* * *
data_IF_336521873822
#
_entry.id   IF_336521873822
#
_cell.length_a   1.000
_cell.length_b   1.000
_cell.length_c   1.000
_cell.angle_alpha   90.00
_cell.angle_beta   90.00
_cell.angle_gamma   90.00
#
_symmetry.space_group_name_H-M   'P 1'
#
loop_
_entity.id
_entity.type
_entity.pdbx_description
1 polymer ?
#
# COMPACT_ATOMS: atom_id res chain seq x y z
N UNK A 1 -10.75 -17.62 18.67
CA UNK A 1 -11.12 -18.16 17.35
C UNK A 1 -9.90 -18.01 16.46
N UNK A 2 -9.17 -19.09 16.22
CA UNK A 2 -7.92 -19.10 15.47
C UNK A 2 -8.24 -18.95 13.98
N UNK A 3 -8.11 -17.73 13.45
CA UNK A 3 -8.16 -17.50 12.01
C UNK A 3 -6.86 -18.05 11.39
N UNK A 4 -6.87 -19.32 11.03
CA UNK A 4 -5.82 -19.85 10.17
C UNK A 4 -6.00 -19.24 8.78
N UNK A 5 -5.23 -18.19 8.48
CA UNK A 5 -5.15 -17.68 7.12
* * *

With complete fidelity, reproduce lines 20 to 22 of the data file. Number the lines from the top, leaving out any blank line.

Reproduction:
# COMPACT_ATOMS: atom_id res chain seq x y z
N UNK A 1 -10.75 -17.62 18.67
CA UNK A 1 -11.12 -18.16 17.35